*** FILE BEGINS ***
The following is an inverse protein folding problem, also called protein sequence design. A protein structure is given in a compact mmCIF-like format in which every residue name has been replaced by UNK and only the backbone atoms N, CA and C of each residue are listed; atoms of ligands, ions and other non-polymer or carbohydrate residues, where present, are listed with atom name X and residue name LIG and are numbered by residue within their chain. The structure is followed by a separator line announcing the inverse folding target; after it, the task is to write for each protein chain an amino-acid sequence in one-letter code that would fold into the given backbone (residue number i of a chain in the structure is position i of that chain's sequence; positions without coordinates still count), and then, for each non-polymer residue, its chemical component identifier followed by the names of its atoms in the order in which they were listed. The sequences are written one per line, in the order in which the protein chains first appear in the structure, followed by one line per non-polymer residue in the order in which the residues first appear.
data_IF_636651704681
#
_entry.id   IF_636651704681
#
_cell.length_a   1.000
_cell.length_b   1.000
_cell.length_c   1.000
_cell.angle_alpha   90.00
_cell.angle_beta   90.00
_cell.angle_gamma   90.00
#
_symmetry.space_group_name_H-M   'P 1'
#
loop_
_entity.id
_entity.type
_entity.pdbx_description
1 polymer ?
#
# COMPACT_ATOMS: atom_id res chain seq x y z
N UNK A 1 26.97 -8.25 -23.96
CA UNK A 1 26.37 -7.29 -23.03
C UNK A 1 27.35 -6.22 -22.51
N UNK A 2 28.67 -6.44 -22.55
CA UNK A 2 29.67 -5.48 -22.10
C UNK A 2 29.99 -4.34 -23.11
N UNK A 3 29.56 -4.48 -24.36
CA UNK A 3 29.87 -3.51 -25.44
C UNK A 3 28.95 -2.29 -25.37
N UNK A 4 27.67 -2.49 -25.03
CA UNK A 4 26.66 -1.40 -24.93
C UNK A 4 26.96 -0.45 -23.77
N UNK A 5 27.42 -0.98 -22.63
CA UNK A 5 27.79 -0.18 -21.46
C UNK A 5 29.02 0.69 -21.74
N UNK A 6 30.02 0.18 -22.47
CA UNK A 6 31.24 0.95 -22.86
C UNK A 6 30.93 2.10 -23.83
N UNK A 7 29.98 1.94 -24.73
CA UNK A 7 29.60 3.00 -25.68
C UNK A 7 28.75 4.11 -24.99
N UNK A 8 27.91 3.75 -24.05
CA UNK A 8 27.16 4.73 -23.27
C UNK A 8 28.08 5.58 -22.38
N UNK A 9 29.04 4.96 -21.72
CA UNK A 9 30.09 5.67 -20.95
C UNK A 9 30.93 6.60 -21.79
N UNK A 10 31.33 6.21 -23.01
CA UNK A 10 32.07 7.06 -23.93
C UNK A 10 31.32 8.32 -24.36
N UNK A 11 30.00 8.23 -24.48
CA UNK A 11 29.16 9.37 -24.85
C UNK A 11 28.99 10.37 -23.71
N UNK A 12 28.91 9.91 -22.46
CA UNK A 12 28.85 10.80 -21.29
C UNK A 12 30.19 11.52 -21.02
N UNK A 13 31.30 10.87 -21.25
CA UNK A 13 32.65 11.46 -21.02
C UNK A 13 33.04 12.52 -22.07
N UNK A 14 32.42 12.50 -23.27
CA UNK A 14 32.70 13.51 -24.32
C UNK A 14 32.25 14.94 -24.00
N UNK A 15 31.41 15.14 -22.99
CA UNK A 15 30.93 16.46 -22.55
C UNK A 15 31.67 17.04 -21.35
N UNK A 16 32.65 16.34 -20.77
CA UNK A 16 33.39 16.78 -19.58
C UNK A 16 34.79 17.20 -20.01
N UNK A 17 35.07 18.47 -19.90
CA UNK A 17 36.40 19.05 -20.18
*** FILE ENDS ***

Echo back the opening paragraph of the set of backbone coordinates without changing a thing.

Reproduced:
The following is an inverse protein folding problem, also called protein sequence design. A protein structure is given in a compact mmCIF-like format in which every residue name has been replaced by UNK and only the backbone atoms N, CA and C of each residue are listed; atoms of ligands, ions and other non-polymer or carbohydrate residues, where present, are listed with atom name X and residue name LIG and are numbered by residue within their chain. The structure is followed by a separator line announcing the inverse folding target; after it, the task is to write for each protein chain an amino-acid sequence in one-letter code that would fold into the given backbone (residue number i of a chain in the structure is position i of that chain's sequence; positions without coordinates still count), and then, for each non-polymer residue, its chemical component identifier followed by the names of its atoms in the order in which they were listed. The sequences are written one per line, in the order in which the protein chains first appear in the structure, followed by one line per non-polymer residue in the order in which the residues first appear.